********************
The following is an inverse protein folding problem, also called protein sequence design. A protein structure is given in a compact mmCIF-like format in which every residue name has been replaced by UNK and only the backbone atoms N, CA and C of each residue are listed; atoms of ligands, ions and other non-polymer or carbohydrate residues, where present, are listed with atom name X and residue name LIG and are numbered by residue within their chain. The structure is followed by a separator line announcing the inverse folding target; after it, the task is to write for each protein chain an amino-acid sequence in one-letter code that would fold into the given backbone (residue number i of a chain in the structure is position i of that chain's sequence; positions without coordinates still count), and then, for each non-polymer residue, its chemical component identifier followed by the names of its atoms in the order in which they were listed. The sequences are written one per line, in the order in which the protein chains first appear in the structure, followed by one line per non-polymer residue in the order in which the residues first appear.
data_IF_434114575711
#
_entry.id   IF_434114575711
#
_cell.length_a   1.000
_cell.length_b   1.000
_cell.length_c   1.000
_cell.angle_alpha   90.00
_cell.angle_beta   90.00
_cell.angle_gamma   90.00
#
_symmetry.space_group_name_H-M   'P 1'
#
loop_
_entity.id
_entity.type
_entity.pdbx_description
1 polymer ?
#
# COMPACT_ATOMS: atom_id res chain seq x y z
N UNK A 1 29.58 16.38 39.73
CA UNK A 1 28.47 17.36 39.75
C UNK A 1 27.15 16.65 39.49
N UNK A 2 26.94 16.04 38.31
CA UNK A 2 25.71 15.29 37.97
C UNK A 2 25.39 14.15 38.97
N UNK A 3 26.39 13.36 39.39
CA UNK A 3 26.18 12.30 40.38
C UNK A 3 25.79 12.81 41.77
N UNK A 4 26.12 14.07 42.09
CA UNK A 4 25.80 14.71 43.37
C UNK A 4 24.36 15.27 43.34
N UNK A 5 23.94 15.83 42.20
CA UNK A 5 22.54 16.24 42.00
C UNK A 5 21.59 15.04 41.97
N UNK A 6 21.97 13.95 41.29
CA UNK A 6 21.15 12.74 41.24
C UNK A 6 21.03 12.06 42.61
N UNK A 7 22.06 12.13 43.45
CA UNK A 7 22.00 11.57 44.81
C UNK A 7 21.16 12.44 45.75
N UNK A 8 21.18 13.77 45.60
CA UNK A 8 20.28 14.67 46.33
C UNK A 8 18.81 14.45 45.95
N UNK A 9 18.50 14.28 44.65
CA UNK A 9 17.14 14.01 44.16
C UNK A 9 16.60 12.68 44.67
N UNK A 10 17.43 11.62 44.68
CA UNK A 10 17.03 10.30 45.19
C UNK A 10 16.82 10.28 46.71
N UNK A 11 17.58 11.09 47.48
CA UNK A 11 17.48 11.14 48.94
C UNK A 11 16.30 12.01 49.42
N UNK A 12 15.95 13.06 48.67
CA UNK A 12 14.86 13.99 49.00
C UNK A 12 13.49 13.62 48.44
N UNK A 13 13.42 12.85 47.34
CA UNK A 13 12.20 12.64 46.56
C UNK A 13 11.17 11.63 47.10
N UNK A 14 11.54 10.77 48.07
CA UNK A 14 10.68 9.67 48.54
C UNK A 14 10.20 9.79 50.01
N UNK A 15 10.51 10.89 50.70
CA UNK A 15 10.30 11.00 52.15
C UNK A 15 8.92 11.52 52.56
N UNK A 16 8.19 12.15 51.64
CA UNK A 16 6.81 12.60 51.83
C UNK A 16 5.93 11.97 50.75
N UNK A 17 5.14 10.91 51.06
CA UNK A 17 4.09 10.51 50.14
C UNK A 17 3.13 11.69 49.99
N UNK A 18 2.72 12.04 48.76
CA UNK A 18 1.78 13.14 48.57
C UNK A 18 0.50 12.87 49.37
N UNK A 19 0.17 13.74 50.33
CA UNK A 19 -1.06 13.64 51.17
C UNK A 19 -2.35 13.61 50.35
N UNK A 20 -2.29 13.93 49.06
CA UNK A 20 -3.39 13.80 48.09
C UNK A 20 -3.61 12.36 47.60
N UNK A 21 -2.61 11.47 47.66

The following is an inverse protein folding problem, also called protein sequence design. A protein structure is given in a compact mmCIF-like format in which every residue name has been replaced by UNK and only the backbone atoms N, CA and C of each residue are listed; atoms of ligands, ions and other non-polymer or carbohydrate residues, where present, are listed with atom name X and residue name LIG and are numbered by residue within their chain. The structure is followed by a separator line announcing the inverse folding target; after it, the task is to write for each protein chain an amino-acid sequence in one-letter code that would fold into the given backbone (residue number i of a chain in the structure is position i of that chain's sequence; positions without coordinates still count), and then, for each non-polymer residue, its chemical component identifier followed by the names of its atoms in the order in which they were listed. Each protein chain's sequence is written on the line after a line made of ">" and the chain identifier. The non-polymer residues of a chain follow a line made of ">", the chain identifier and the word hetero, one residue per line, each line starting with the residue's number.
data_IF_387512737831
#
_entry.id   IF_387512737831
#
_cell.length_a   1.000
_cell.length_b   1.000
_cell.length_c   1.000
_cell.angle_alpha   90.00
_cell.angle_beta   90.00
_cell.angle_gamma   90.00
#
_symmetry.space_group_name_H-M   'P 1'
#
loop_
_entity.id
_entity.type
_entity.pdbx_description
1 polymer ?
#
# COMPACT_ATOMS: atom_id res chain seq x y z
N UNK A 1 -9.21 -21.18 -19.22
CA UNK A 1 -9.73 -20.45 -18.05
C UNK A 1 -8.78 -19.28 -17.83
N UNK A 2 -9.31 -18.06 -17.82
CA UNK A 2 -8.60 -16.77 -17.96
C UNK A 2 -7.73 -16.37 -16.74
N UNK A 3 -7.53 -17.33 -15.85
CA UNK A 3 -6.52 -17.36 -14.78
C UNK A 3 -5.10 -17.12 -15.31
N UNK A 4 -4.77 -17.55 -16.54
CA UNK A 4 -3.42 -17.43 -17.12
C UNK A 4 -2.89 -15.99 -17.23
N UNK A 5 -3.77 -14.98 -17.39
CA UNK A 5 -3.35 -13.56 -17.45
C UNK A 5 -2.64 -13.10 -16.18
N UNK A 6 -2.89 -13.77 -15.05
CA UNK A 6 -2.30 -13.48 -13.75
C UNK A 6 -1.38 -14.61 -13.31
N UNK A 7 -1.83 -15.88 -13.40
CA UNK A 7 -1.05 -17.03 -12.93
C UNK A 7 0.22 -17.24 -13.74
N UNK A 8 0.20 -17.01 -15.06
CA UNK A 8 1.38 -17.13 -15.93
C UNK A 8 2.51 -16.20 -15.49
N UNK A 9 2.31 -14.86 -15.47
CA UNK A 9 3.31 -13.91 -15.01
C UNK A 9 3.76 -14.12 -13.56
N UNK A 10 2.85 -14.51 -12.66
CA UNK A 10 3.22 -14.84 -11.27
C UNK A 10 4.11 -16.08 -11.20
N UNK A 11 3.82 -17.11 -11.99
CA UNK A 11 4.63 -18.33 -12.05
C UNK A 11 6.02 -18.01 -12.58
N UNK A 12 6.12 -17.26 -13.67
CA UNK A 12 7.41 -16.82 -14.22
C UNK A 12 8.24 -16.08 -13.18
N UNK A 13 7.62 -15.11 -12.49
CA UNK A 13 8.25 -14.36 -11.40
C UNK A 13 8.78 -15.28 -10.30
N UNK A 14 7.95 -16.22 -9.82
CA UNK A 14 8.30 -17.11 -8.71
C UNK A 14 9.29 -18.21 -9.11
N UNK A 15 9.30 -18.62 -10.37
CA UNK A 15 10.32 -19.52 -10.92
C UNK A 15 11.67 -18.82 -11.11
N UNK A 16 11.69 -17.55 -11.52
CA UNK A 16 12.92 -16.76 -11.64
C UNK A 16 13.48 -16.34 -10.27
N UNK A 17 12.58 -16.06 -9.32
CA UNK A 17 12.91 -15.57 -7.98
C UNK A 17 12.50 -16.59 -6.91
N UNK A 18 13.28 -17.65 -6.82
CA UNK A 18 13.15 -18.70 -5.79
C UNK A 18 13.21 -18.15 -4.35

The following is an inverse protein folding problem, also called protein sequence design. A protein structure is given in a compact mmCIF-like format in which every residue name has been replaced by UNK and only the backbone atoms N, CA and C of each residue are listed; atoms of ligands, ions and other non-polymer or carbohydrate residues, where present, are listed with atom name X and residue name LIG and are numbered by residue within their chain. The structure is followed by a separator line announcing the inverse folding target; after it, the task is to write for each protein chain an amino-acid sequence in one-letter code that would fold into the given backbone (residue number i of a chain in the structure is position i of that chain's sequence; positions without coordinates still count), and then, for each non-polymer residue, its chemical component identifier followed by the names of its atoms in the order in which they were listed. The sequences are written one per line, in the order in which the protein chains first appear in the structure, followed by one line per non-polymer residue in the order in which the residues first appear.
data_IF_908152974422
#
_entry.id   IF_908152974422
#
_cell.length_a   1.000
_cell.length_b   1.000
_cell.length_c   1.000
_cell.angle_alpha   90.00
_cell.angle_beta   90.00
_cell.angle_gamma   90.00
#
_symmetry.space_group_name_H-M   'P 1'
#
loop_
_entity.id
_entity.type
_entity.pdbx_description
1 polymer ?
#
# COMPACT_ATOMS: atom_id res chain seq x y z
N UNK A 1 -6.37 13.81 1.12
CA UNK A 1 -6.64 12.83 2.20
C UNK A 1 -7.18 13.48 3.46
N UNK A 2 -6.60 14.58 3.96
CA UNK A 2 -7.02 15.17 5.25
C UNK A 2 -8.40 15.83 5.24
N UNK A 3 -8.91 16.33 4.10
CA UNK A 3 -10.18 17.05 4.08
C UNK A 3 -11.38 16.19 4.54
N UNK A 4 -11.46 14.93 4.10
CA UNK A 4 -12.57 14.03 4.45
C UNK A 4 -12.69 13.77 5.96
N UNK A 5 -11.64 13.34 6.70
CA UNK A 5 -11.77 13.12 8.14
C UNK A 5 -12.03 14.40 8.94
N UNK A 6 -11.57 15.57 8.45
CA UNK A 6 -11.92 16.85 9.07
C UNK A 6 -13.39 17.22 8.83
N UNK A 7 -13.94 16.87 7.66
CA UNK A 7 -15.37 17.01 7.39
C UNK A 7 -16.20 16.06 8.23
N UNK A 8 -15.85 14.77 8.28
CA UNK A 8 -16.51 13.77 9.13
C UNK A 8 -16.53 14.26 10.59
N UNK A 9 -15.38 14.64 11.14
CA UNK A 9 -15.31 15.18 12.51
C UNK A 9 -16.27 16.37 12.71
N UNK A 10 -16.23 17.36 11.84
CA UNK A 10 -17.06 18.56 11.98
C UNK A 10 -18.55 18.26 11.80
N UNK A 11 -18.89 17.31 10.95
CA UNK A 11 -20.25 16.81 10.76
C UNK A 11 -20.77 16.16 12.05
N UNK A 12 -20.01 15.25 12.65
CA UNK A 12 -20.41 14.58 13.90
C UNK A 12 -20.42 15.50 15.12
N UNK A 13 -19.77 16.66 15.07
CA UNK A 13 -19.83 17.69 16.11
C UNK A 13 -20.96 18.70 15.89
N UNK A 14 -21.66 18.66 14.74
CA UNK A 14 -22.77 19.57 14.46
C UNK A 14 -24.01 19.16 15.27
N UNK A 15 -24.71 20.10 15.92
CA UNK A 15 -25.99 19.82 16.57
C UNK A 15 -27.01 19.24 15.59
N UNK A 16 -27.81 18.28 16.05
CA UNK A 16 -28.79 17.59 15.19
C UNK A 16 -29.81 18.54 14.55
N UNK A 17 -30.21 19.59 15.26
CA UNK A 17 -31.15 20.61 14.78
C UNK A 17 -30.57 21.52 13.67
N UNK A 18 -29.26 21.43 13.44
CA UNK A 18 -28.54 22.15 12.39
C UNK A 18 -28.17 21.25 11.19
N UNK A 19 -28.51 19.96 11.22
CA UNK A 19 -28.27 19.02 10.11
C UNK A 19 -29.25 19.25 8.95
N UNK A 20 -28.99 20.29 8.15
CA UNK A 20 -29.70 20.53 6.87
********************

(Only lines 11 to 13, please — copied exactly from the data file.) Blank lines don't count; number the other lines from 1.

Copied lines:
_cell.angle_gamma   90.00
#
_symmetry.space_group_name_H-M   'P 1'